- The Washington Times - Friday, December 8, 2017

Massive training operations like the one designed to deter North Korea may fall victim to the looming budget axe if congressional lawmakers cannot reach a deal to avoid a full federal government shutdown, Pentagon officials warned Thursday.

Even as lawmakers on Capitol Hill negotiated a two-week reprieve Thursday night to draft spending legislation to keep the government running, military strategists and Pentagon number crunchers are readying contingency plans should the Defense Department and other federal agencies be forced to cease or curtail operations.

“The challenge is there’s no way to make a shutdown easier. It’s not designed to be easy, it’s designed to be destructive,” said Defense Department Comptroller David Norquist. “People come home, people don’t get paid. Those types of things don’t happen [during a shutdown] and there’s not an exception to those,” he told reporters at the Pentagon Thursday before the deal was announced.

Aside from the suspension of military pay for U.S. service members and Defense Department civilian staff, cancellation of much-needed maintenance on key weapon systems and curtailment or cancellation of critical joint training operations with American allies is also on the table should a long-term deal not be reached by the Dec. 22 deadline.

Some training operations may remain unaffected by a shutdown if they support combat operations,Mr. Norquist said.

“Those are generally accepted, but some of the other activities are not,” he added.

Delay or cancellation of military drills like the massive U.S.-South Korean aerial wargame Vigilant Ace — one of the largest military drills in recent history intended as a massive show of force against the North Korean regime — could also shake American allies’ faith in Washington’s ability to follow through on its defense commitments.

“Remember we’re also asking our partners to invest in defense,” said Pentagon spokeswoman Dana White Thursday. She declined to comment specifically on the potential impact of a shutdown on specific exercises such as Vigilant Ace.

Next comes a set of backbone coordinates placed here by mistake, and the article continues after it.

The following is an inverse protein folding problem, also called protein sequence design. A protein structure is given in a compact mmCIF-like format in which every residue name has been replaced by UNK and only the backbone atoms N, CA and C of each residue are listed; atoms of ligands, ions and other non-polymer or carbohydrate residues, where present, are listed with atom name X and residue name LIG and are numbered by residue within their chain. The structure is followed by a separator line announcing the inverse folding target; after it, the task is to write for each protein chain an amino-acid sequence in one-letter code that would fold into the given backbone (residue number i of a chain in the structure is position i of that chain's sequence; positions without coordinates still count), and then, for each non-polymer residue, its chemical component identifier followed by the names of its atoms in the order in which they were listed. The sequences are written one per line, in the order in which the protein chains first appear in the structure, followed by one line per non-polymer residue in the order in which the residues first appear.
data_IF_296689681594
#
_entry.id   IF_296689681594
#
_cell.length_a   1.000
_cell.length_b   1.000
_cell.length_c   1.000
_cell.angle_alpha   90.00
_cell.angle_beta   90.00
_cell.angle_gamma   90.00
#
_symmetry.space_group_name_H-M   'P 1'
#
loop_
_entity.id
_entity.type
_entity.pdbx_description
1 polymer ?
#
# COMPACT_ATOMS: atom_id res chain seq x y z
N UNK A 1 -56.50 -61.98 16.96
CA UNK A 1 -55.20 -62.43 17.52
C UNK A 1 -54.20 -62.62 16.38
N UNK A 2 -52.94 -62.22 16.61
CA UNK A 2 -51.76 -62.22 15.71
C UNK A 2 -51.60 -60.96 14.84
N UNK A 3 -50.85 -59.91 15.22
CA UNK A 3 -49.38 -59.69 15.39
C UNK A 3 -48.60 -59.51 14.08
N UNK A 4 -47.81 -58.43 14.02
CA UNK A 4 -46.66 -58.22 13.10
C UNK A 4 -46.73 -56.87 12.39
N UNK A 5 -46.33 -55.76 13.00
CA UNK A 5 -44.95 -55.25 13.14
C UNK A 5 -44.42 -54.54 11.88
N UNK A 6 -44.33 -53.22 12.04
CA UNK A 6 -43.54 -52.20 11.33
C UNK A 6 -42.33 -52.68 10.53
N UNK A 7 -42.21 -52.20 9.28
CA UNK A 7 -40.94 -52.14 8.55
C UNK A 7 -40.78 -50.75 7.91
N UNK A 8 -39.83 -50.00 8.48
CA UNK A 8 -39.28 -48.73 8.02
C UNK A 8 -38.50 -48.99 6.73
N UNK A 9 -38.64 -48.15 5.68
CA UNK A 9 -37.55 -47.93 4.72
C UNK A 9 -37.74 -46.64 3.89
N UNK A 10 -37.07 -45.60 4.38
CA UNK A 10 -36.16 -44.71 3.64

“If we don’t know what our budgets are going to be from year to year then it makes it very hard for us to tell our partners and allies how we can exercise with them if we are delaying things and if we don’t have the predictability,” of a defense spending plan, Ms. White added.

At the White House, Defense Secretary James Mattis made a rare appearance with congressional leaders during a meeting with Mr. Trump and Vice President Mike Pence to discuss a path forward on the defense budget and avoiding a government shutdown.

“The No. 1 priority for our country is to make certain we protect this Constitution and our way of life, and we’ve got great bipartisan support. I’m confident we’ll walk out of this with it,” Mr. Mattis told reporters at the White House Thursday.

Aside from the foreign policy fallout, the hit to critical training operations could exacerbate concerns that lack of training has contributed to a spate of fatal accidents among the services.

A pair of mid-sea collisions involving two different U.S. warships in the Pacific earlier this year, resulting in the deaths of 17 sailors, were in part the result in officers and crew members lacking basic seamanship skills, the Navy concluded last month.

Ms. White refused to acknowledge that budget difficulties affecting military training and readiness led to any of the recent mishaps involving U.S. forces.

“We need a fully-funded budget, a robust budget. But I’m not willing to correlate any of that to any of the recent accidents that have happened,” she said.

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